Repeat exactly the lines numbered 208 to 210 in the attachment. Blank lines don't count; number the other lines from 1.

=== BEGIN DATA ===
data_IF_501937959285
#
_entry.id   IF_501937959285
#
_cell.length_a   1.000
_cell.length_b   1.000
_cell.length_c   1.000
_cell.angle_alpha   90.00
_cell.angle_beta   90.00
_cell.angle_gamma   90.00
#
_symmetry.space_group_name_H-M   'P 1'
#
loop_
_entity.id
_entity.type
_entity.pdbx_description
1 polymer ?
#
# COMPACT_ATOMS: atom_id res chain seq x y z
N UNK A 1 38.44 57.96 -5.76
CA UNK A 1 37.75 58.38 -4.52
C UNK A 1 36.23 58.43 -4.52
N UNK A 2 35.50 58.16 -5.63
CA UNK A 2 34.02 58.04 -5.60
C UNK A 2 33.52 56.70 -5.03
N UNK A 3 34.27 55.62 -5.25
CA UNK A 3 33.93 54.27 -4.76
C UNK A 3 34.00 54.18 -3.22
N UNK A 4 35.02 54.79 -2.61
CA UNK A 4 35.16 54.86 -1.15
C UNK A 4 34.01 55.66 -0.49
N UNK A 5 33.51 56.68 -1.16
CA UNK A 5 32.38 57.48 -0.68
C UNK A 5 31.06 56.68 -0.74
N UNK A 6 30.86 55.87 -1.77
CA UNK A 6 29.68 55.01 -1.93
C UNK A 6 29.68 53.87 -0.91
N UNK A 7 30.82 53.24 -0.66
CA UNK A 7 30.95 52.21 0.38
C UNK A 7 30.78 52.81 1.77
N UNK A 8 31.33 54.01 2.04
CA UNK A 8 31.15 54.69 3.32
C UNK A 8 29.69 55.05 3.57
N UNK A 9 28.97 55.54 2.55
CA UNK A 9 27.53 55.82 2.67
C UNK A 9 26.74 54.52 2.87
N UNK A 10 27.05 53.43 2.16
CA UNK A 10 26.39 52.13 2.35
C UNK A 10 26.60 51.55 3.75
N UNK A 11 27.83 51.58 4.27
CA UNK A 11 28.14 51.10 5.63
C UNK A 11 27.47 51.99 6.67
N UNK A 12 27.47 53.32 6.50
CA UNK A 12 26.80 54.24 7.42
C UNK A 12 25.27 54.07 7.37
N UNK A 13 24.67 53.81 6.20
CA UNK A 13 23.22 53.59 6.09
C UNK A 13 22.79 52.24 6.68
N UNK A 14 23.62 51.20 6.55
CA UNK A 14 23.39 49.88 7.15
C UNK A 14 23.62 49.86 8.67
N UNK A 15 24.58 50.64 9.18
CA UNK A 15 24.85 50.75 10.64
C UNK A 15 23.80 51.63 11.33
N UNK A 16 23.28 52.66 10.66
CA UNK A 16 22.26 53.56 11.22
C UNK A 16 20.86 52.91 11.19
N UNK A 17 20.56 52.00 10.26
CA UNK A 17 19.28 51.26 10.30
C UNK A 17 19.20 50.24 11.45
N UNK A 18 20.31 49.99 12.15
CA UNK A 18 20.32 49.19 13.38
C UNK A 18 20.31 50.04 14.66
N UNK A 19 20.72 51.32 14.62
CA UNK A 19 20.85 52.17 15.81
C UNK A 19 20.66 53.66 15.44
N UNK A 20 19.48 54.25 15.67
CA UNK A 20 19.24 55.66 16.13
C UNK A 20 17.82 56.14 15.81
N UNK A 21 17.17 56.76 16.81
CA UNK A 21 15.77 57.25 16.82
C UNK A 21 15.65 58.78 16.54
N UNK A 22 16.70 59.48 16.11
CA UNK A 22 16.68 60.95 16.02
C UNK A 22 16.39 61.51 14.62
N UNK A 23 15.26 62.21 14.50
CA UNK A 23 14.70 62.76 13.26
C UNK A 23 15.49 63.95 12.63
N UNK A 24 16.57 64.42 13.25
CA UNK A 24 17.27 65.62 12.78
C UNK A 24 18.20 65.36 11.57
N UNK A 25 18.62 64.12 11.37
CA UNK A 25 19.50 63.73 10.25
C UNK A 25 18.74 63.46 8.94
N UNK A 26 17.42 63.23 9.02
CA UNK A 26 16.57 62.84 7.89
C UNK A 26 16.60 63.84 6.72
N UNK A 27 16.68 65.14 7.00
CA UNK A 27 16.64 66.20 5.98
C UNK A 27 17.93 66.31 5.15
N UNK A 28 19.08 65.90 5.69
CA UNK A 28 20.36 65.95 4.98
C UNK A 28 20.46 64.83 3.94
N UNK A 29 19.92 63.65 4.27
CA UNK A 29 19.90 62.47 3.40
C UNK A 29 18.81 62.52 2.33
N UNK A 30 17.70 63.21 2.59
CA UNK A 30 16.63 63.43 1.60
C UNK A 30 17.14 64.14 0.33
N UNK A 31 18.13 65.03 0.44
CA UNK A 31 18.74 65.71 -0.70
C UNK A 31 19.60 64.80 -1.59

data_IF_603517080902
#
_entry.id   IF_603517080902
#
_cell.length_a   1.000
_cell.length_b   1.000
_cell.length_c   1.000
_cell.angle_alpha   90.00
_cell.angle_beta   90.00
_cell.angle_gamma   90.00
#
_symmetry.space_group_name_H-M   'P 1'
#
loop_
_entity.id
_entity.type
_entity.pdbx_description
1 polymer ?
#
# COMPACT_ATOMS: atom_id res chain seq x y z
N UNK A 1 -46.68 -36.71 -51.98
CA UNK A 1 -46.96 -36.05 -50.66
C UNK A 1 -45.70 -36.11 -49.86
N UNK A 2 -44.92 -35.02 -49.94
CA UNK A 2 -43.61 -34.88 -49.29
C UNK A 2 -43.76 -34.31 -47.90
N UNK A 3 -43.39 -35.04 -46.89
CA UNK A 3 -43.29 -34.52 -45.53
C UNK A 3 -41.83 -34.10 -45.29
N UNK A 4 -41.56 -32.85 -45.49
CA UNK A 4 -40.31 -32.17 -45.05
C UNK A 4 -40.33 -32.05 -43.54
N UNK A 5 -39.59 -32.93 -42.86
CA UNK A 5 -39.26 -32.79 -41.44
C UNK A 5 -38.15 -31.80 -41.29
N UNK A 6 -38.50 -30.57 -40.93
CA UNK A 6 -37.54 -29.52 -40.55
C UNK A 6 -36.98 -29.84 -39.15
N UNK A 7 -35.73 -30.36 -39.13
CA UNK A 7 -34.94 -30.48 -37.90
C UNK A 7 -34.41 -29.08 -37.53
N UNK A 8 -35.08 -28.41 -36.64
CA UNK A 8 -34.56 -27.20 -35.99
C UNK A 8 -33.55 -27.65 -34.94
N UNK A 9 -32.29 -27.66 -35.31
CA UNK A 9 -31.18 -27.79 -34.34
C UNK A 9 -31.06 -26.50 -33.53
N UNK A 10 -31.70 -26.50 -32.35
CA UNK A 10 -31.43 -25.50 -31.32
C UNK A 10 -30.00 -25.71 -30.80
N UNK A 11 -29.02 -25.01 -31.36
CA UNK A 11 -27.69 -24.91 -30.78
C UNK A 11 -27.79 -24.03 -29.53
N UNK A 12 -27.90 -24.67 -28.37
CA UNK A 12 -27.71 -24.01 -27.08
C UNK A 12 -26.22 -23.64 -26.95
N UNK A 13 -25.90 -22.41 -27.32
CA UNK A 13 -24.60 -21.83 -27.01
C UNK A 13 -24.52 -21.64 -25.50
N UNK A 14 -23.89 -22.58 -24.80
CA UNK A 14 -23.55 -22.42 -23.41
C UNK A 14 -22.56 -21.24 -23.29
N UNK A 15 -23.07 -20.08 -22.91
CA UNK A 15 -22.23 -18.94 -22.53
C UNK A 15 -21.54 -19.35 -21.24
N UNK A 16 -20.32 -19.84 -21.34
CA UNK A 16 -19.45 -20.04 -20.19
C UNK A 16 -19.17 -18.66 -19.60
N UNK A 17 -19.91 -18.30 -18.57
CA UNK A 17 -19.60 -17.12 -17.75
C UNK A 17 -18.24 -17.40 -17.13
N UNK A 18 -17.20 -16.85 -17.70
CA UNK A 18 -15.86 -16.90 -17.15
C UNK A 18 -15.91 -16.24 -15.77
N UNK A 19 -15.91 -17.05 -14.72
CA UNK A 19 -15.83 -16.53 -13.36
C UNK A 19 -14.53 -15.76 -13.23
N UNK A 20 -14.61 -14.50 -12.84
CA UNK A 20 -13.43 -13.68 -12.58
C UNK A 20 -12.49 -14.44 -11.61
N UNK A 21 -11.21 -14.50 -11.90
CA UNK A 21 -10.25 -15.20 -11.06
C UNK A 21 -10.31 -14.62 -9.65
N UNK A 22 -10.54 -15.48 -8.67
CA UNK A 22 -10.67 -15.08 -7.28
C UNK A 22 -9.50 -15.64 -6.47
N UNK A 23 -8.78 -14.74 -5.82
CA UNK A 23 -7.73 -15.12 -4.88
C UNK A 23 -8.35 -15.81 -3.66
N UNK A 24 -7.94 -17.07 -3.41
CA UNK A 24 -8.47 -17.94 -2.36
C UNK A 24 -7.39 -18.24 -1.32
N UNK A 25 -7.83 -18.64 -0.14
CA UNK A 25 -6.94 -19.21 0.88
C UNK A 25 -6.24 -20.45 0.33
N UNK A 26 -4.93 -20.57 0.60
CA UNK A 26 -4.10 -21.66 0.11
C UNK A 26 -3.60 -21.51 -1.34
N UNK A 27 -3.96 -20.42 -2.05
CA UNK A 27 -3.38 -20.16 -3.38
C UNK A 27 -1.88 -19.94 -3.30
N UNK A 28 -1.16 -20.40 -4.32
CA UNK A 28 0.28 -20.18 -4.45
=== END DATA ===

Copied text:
C UNK A 25 -6.24 -20.45 0.33
N UNK A 26 -4.93 -20.57 0.60
CA UNK A 26 -4.10 -21.66 0.11